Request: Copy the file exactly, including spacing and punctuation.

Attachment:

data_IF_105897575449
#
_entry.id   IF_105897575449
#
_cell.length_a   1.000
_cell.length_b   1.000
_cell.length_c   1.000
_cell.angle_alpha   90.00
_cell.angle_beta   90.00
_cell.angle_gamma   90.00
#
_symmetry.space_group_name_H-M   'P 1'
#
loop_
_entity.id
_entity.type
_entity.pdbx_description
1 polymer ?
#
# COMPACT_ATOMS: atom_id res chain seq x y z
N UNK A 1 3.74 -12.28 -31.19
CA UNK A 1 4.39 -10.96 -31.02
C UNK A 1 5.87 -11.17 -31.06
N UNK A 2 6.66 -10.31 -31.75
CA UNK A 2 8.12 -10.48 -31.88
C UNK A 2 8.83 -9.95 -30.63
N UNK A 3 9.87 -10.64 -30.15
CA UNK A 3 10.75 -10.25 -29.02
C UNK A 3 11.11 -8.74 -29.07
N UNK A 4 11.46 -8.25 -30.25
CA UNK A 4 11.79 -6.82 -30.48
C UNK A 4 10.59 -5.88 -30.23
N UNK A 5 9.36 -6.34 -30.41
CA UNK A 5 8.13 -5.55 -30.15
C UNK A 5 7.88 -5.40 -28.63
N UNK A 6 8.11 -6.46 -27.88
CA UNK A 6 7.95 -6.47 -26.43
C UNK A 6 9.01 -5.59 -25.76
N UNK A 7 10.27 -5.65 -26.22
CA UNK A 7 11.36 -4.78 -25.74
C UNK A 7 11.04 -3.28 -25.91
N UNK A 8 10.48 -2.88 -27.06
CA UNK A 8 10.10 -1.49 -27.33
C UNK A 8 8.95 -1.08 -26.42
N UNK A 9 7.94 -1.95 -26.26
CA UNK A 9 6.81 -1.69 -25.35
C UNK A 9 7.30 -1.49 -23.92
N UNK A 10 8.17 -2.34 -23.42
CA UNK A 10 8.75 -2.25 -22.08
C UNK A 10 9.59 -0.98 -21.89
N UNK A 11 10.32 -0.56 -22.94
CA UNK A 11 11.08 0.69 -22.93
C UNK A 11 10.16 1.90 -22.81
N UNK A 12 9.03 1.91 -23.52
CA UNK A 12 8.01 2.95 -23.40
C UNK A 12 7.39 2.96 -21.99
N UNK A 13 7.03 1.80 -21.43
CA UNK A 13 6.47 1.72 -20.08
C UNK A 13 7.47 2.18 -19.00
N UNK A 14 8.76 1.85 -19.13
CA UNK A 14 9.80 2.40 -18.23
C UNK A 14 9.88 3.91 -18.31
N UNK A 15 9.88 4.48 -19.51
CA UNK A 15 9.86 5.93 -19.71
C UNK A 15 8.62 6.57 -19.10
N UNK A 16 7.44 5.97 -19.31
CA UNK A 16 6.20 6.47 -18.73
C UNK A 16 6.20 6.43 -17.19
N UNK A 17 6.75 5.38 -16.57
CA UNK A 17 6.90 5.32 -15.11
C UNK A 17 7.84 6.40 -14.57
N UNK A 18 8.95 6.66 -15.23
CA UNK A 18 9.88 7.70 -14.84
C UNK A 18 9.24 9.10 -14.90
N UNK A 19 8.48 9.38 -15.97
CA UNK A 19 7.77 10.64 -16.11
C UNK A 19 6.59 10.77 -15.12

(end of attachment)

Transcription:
data_IF_105897575449
#
_entry.id   IF_105897575449
#
_cell.length_a   1.000
_cell.length_b   1.000
_cell.length_c   1.000
_cell.angle_alpha   90.00
_cell.angle_beta   90.00
_cell.angle_gamma   90.00
#
_symmetry.space_group_name_H-M   'P 1'
#
loop_
_entity.id
_entity.type
_entity.pdbx_description
1 polymer ?
#
# COMPACT_ATOMS: atom_id res chain seq x y z
N UNK A 1 3.74 -12.28 -31.19
CA UNK A 1 4.39 -10.96 -31.02
C UNK A 1 5.87 -11.17 -31.06
N UNK A 2 6.66 -10.31 -31.75
CA UNK A 2 8.12 -10.48 -31.88
C UNK A 2 8.83 -9.95 -30.63
N UNK A 3 9.87 -10.64 -30.15
CA UNK A 3 10.75 -10.25 -29.02
C UNK A 3 11.11 -8.74 -29.07
N UNK A 4 11.46 -8.25 -30.25
CA UNK A 4 11.79 -6.82 -30.48
C UNK A 4 10.59 -5.88 -30.23
N UNK A 5 9.36 -6.34 -30.41
CA UNK A 5 8.13 -5.55 -30.15
C UNK A 5 7.88 -5.40 -28.63
N UNK A 6 8.11 -6.46 -27.88
CA UNK A 6 7.95 -6.47 -26.43
C UNK A 6 9.01 -5.59 -25.76
N UNK A 7 10.27 -5.65 -26.22
CA UNK A 7 11.36 -4.78 -25.74
C UNK A 7 11.04 -3.28 -25.91
N UNK A 8 10.48 -2.88 -27.06
CA UNK A 8 10.10 -1.49 -27.33
C UNK A 8 8.95 -1.08 -26.42
N UNK A 9 7.94 -1.95 -26.26
CA UNK A 9 6.81 -1.69 -25.35
C UNK A 9 7.30 -1.49 -23.92
N UNK A 10 8.17 -2.34 -23.42
CA UNK A 10 8.75 -2.25 -22.08
C UNK A 10 9.59 -0.98 -21.89
N UNK A 11 10.32 -0.56 -22.94
CA UNK A 11 11.08 0.69 -22.93
C UNK A 11 10.16 1.90 -22.81
N UNK A 12 9.03 1.91 -23.52
CA UNK A 12 8.01 2.95 -23.40
C UNK A 12 7.39 2.96 -21.99
N UNK A 13 7.03 1.80 -21.43
CA UNK A 13 6.47 1.72 -20.08
C UNK A 13 7.47 2.18 -19.00
N UNK A 14 8.76 1.85 -19.13
CA UNK A 14 9.80 2.40 -18.23
C UNK A 14 9.88 3.91 -18.31
N UNK A 15 9.88 4.48 -19.51
CA UNK A 15 9.86 5.93 -19.71
C UNK A 15 8.62 6.57 -19.10
N UNK A 16 7.44 5.97 -19.31
CA UNK A 16 6.20 6.47 -18.73
C UNK A 16 6.20 6.43 -17.19
N UNK A 17 6.75 5.38 -16.57
CA UNK A 17 6.90 5.32 -15.11
C UNK A 17 7.84 6.40 -14.57
N UNK A 18 8.95 6.66 -15.23
CA UNK A 18 9.88 7.70 -14.84
C UNK A 18 9.24 9.10 -14.90
N UNK A 19 8.48 9.38 -15.97
CA UNK A 19 7.77 10.64 -16.11
C UNK A 19 6.59 10.77 -15.12